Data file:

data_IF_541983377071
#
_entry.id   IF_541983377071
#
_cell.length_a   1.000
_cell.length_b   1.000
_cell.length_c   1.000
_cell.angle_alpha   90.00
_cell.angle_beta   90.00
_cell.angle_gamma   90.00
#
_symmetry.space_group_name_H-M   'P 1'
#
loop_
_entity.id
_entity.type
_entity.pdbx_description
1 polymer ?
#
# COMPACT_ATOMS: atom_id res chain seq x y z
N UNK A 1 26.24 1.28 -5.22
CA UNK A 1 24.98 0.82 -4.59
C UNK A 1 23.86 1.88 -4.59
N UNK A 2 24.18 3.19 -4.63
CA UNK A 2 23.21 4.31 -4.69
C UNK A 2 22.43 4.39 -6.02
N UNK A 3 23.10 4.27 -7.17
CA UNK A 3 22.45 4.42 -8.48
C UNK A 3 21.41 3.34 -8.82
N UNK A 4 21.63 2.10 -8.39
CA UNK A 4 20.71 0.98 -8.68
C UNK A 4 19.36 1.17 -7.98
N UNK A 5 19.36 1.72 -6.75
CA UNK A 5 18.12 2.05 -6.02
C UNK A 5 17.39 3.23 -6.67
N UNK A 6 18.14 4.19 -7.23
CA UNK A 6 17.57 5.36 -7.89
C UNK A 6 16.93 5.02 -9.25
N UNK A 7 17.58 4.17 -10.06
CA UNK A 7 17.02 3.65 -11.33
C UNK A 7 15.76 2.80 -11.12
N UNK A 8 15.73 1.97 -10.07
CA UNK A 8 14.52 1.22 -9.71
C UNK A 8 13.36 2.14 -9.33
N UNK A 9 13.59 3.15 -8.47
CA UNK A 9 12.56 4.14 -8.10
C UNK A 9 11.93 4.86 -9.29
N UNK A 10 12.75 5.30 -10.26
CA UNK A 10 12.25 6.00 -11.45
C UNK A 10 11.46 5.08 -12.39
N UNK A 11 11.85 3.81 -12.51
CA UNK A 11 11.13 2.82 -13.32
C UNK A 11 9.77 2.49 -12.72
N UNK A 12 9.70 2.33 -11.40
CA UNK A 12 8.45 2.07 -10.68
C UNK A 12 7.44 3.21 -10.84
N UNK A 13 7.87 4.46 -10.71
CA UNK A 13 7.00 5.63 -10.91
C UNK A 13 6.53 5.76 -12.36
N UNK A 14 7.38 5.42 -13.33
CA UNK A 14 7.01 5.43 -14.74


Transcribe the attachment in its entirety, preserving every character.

data_IF_541983377071
#
_entry.id   IF_541983377071
#
_cell.length_a   1.000
_cell.length_b   1.000
_cell.length_c   1.000
_cell.angle_alpha   90.00
_cell.angle_beta   90.00
_cell.angle_gamma   90.00
#
_symmetry.space_group_name_H-M   'P 1'
#
loop_
_entity.id
_entity.type
_entity.pdbx_description
1 polymer ?
#
# COMPACT_ATOMS: atom_id res chain seq x y z
N UNK A 1 26.24 1.28 -5.22
CA UNK A 1 24.98 0.82 -4.59
C UNK A 1 23.86 1.88 -4.59
N UNK A 2 24.18 3.19 -4.63
CA UNK A 2 23.21 4.31 -4.69
C UNK A 2 22.43 4.39 -6.02
N UNK A 3 23.10 4.27 -7.17
CA UNK A 3 22.45 4.42 -8.48
C UNK A 3 21.41 3.34 -8.82
N UNK A 4 21.63 2.10 -8.39
CA UNK A 4 20.71 0.98 -8.68
C UNK A 4 19.36 1.17 -7.98
N UNK A 5 19.36 1.72 -6.75
CA UNK A 5 18.12 2.05 -6.02
C UNK A 5 17.39 3.23 -6.67
N UNK A 6 18.14 4.19 -7.23
CA UNK A 6 17.57 5.36 -7.89
C UNK A 6 16.93 5.02 -9.25
N UNK A 7 17.58 4.17 -10.06
CA UNK A 7 17.02 3.65 -11.33
C UNK A 7 15.76 2.80 -11.12
N UNK A 8 15.73 1.97 -10.07
CA UNK A 8 14.52 1.22 -9.71
C UNK A 8 13.36 2.14 -9.33
N UNK A 9 13.59 3.15 -8.47
CA UNK A 9 12.56 4.14 -8.10
C UNK A 9 11.93 4.86 -9.29
N UNK A 10 12.75 5.30 -10.26
CA UNK A 10 12.25 6.00 -11.45
C UNK A 10 11.46 5.08 -12.39
N UNK A 11 11.85 3.81 -12.51
CA UNK A 11 11.13 2.82 -13.32
C UNK A 11 9.77 2.49 -12.72
N UNK A 12 9.70 2.33 -11.40
CA UNK A 12 8.45 2.07 -10.68
C UNK A 12 7.44 3.21 -10.84
N UNK A 13 7.87 4.46 -10.71
CA UNK A 13 7.00 5.63 -10.91
C UNK A 13 6.53 5.76 -12.36
N UNK A 14 7.38 5.42 -13.33
CA UNK A 14 7.01 5.43 -14.74